…into these four groups equally so that there are two ones in each group.

[Under each 10s, she writes 2s.]

### Ashley

And when I look at each group, they all have 12.

[She points to each pair of 10 and 2.]

### Ashley

12 here, 12 here, 12 here, 12 here. So I can share 48 into four equal groups.

[She circles each pair of 10 and 2.]

### Ashley

One, two, three and four. And each group has 12.

[A title on a white background reads: Ashley’s thinking. Under the text, centred and in larger font is a heading: 48]

### Speaker

Let's have a closer look at Ashley's way of thinking.

[Under 48, a bracket appears: on the left side is text: 4 tens. Under the text is 4 rows of 10 red squares. On the right side is text: 8 ones. Under the text is 2 rows of 4 blue squares.]

### Speaker

So Ashley thought about place value and used her knowledge of 10s and ones to first share the four 10s…

[Under the images, a row of 4 10 red squares appears.]

### Speaker

…and then she shared the eight ones.

[Under each 10 red squares, 2 blue squares appear. A black box appears around each group of red and blue squares. A 12 appears in each box.

Under the boxes, text appears: 48 can be shared into 4 equal groups of 12.]

### Speaker

That's one way of sharing 48 into four equal groups of 12. Is this how you shared 48 into groups? Maybe you used a strategy like our next student Steffanie.

[A title on a white background reads: How did you share 48? Under the title in smaller red font is text: This is how another student thought about it. Under the text is a large image of a blank sheet of paper. On the left side of the image is text: Steffanie.]

### Steffanie

I used halving to help me work out how to share 48 into equal groups. I know that 48…

[Steffanie writes 48 on the top centre of the paper.]

### Steffanie

…is an even number, so that means it can be divided into two groups. When you divide 48 by two, you get two groups of 24.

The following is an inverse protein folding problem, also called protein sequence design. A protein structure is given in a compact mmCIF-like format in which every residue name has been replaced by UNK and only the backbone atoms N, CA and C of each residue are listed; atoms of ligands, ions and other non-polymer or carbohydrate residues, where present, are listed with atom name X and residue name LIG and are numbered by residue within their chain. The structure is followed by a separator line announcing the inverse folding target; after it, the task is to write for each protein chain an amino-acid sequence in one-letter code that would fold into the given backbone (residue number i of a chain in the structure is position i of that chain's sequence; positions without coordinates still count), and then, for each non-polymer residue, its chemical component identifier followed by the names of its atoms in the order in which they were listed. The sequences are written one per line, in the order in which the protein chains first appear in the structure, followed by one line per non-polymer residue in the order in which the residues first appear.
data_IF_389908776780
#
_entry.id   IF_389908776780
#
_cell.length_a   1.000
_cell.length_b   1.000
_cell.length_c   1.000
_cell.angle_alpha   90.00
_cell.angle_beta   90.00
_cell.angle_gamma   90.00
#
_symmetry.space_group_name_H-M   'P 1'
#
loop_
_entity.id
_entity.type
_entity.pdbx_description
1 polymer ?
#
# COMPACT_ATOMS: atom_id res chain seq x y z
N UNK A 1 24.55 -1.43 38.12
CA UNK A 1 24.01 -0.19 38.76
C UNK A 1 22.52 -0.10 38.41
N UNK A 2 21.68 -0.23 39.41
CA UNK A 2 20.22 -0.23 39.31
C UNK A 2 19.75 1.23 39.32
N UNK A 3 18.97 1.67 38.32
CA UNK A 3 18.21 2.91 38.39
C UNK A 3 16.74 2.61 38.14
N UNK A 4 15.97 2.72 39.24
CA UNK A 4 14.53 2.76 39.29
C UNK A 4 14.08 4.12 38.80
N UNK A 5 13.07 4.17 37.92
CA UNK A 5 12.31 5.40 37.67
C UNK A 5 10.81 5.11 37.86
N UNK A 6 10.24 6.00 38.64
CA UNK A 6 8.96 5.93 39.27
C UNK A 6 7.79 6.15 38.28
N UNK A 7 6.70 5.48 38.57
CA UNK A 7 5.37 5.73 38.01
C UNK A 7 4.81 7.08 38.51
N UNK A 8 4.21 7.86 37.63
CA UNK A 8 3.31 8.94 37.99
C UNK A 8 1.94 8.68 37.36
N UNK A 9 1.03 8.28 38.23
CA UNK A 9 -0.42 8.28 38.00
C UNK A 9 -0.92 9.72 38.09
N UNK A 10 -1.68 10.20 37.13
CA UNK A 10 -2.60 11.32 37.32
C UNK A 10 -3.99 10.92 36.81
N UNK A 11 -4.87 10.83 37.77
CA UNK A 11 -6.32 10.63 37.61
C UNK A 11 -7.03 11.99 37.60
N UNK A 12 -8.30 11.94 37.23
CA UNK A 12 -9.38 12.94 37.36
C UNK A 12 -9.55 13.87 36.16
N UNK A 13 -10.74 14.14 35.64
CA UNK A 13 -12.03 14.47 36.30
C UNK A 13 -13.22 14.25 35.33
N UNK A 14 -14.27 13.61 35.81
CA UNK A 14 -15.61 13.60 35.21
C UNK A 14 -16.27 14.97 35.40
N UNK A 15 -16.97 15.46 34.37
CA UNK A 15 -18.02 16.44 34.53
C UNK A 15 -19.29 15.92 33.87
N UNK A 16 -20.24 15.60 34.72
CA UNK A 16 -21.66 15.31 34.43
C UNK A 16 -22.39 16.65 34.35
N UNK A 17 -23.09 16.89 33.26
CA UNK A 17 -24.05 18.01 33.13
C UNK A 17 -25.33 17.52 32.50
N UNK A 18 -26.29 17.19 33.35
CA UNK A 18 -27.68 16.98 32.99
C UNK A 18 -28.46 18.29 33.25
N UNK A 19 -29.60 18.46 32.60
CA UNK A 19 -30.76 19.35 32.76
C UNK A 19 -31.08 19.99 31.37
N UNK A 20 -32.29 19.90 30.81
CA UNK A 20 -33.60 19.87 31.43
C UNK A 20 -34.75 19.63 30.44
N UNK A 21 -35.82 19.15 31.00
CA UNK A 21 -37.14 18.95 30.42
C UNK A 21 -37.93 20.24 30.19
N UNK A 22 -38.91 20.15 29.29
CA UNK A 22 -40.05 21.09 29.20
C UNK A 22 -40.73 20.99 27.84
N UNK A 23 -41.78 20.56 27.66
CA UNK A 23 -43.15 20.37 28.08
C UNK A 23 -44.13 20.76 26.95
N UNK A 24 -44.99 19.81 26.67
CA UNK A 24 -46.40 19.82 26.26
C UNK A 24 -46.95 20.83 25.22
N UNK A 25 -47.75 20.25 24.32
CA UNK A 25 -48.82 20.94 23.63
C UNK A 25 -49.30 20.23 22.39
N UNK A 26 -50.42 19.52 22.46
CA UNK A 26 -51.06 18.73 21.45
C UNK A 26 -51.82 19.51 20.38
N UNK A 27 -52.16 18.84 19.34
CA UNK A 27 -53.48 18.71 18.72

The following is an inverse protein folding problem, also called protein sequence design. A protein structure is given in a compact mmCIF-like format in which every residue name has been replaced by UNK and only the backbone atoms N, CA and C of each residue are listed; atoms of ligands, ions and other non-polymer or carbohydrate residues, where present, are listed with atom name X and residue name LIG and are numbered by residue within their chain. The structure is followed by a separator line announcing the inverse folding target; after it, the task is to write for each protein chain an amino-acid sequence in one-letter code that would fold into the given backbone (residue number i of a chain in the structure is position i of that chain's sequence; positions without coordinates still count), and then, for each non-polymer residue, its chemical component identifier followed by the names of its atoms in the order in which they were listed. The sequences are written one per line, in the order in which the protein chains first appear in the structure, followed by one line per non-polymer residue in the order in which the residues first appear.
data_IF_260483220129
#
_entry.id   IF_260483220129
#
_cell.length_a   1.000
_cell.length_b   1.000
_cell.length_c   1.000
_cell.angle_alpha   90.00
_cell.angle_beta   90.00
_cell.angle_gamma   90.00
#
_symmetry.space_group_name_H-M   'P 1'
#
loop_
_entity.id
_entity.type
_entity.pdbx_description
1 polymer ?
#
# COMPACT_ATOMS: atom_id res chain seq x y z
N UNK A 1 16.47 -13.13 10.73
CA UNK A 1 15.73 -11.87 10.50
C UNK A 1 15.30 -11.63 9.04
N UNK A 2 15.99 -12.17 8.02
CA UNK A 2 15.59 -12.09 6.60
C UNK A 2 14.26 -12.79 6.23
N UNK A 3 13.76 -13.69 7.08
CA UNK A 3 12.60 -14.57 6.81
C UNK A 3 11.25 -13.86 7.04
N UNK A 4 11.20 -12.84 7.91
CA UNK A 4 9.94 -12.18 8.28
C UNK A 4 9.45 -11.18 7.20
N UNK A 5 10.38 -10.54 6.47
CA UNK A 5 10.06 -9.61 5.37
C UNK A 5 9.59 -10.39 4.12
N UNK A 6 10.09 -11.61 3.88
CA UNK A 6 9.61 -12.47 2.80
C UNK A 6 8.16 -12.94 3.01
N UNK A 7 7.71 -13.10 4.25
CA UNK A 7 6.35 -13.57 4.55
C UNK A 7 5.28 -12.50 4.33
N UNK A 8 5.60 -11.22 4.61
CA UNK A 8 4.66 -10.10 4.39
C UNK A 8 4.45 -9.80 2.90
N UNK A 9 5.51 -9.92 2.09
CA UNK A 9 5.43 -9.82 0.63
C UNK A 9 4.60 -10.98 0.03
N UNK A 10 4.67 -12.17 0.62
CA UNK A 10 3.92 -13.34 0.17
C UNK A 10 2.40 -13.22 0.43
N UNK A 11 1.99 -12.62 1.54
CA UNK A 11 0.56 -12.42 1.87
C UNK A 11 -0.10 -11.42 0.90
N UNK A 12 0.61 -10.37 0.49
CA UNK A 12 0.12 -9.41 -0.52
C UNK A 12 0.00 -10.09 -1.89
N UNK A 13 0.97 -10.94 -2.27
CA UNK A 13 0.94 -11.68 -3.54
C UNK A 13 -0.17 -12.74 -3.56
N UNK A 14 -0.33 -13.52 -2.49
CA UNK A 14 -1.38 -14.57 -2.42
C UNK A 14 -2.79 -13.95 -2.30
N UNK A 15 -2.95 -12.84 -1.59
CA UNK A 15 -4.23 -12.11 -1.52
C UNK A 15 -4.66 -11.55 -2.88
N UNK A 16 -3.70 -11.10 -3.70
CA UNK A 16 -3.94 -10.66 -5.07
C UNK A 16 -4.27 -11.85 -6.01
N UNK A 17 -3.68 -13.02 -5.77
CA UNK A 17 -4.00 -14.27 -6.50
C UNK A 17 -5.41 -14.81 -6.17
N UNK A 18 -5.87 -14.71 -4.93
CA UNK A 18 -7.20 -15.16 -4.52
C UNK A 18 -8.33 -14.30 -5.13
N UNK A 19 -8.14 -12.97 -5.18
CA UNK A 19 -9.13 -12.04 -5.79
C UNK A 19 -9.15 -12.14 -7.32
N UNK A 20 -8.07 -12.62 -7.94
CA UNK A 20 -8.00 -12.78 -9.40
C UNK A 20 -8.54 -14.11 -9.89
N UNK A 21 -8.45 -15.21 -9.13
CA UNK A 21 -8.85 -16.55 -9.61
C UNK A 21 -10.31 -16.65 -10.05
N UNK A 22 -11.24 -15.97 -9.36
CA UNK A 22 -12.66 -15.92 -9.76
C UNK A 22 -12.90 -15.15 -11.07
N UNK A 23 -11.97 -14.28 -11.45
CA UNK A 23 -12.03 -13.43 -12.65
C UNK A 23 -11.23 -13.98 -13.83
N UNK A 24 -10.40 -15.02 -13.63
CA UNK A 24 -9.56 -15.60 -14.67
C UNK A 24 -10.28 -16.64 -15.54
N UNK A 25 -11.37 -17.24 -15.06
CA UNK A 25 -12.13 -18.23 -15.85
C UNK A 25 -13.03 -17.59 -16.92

[Under the 48, she draws two lines pointing down. Under these lines, she writes: 24.]

### Steffanie

So that tells us that when 48 is divided by two, it equals two even groups of 24.

[On the right side of the 24, she writes: 48 ÷ 2 = 24

### Steffanie

I know that 24 is also an even number, so it can be divided by two.

[Under the 24 on the left, she draws two lines pointing down. Under these lines, she writes: 12.]

### Steffanie

So when 24 is divided by two it makes two even groups of 12.

[Under the 24 on the right, she draws two lines pointing down. Under these lines, she writes: 12.]

### Steffanie

And 24 again divided by two, we get another two groups of even 12.

[On the right side of the 12, she writes: 48 ÷ 4 = 12

### Steffanie

So when 48 is divided into four, it is equal to 12 in each group. And if I go back and check, because that is what mathematicians do, I can see that my thinking was right. I started with 48 and halved it to make two groups of 24.

[With a marker, she circles the 24s.]

### Steffanie

I halved that again to make four groups of 12.

[With a marker, she circles the 12s.]

### Steffanie

And this is how I shared 48 into two equal groups and four equal groups.

[A title on a white background reads: Steffanie’s thinking. Under the text, centred is a text box. Inside the box is a heading in larger font: 48. Under 48, on the left side is 4 rows of 10 red squares. On the right side is 2 rows of 4 blue squares.]

### Speaker

Let's take a closer look at Steffanie's thinking. Steffanie started with 48 and she halved 48 into two groups.

[A green line appears across the 4 rows of red squares (leaving 2 rows above it) and the 2 rows of blue squares (leaving 1 row above it).

Arrows pointing down from each end of the green line appear. At the end of these arrows are boxes containing 2 rows of 10 red squares next to 2 rows of 2 blue squares. Above each box is text: 24.]